On financial services and insurance meetings trends

Meyer: We haven't seen any changes in the insurance market, but it seems that financial services meetings are being cut back.

Greater Boston Convention & Visitors Bureau
Pat Moscaritolo, president & CEO

On the economic effect

Moscaritolo: I was actually trained as an economist, but I've given up on trying to forecast what's going on. There's been a lot of talk and speculation, but we have not seen it turn into a buyer's market here yet. Consumer confidence is low, the stock market is volatile, gas is so high — these are all factors that should say that it would be difficult for the lodging industry to survive without fire sales, but it's not happening here.

We're well insulated here for a couple of reasons: We're very well diversified and attract financial, medical, educational, biotech/life sciences, international, and other meetings groups. We're also continuing to grow our international marketing as it relates to those markets. The data shows us that international meetings are a growth opportunity for us.

On airline cutbacks

Moscaritolo: It's a similar situation with the air carriers: No carrier here controls more than 22 percent of the total seats, which helps from a competitive point of view. Still, we lost some flights this fall and I expect that there will be a further retrenchment of the airlines — and when that happens, it could change my answer. Boston is also an easy gateway for international service and we've seen added nonstops from Milan, Italy; Frankfurt and Munich, Germany; and Stockholm, Sweden, along with an increase in flights from London. We're also well served by Amtrak, especially with New York, Washington, Portland and other parts of Maine, and even Canada. There's been a dramatic market shift for Amtrak, and the New York-to-Boston run is the fastest-growing route right now.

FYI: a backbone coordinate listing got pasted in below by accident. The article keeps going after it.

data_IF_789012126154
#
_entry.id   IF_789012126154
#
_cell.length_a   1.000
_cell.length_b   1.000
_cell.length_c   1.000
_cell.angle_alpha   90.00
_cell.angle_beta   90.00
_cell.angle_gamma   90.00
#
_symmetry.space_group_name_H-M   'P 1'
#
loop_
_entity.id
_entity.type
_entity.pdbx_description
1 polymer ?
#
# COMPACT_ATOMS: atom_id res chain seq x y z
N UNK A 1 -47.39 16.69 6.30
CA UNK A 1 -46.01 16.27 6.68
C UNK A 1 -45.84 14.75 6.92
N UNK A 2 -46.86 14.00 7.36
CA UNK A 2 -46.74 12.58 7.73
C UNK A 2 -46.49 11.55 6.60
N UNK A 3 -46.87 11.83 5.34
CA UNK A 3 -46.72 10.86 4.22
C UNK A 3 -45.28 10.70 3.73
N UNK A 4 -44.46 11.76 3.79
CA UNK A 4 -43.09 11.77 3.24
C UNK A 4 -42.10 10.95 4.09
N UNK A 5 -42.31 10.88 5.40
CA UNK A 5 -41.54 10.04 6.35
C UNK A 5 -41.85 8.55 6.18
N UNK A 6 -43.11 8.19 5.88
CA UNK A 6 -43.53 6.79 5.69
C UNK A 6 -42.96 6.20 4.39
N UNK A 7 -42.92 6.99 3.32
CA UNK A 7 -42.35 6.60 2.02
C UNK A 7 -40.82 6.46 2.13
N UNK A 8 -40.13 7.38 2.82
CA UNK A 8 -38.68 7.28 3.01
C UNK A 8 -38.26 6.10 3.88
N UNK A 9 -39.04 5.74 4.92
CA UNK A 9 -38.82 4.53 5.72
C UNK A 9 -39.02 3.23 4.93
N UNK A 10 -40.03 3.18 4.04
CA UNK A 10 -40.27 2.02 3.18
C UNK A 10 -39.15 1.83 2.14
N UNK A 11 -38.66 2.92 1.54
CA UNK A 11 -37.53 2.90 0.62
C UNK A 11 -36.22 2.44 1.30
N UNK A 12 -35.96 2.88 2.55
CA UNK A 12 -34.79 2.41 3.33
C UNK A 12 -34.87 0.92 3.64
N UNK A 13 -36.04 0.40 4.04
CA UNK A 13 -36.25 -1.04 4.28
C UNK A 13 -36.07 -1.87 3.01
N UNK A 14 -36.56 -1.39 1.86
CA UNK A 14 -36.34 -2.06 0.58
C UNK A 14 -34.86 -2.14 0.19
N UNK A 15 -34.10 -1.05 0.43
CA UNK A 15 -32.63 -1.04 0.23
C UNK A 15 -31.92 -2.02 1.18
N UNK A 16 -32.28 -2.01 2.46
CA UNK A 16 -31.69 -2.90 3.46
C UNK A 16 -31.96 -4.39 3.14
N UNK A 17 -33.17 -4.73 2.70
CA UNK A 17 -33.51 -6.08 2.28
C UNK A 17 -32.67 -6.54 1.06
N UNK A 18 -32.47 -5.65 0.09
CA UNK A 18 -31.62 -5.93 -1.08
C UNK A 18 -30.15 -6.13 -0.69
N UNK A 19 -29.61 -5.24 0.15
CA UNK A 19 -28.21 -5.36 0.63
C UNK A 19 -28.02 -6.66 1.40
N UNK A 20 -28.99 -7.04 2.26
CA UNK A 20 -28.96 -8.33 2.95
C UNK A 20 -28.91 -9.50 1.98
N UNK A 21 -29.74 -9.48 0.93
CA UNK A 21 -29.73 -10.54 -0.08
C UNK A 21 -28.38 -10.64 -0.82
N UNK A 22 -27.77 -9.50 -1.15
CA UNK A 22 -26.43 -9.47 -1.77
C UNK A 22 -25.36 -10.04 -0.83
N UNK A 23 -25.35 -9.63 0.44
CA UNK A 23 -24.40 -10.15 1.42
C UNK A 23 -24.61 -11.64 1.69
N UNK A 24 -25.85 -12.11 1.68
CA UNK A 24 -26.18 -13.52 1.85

On financial services and insurance meetings trends

Moscaritolo: We're seeing that they're hesitant to book. They have to maintain their incentives and sales meetings, so they're still having those kinds of meetings, but they're very slow to commit right now. They'll plan the meeting but won't sign the contract because of uncertainty. We're also finding that these groups are looking to stay closer to home. New England-based companies are looking more closely at New England, as opposed to, say, the Caribbean, which is an opportunity for us in the short term until business gets stronger and they go back to more typical destination patterns and decision-making.

Greater Phoenix Convention & Visitors Bureau
Kevin Kamenzind, CMP, senior vice president, sales & marketing

On the economic effect

Kamenzind: We are starting to see changes in the single-property meetings market. Occupancies are trending lower and rates are remaining flat. We are also seeing the booking window shortening. This, combined with some properties experiencing short-term cancellations, is making it difficult to accurately forecast production. The convention center meetings market, however, is — knock on wood — holding pretty strong. Although we're not seeing a total shift to a buyer's market, we are seeing more value-add being negotiated.

With our convention center expansion scheduled to open in January and our new headquarters hotel, the 1,000-room Sheraton Downtown, now open, we feel we are in a much better position than some of our competition to weather this current economic storm.

On airline cutbacks

Kamenzind: There's no way to predict what will happen. We've heard that US Airways might cut 6 percent to 8 percent here this fall, and we might lose as much as 10 percent capacity altogether. However, as a hub for two low-cost carriers, US Airways and Southwest, we again feel that we have a competitive advantage over some of our less fortunate competitors.

On financial services and insurance meetings trends

Kamenzind: We've definitely seen a slowdown in this area. Corporate in general was always a market with short lead times, but we're seeing meetings decisions being made in an even shorter time frame now in the financial services industries. In insurance and banking, activity has slowed in terms of groups looking for dates, and that's extending to the numbers of meetings booked.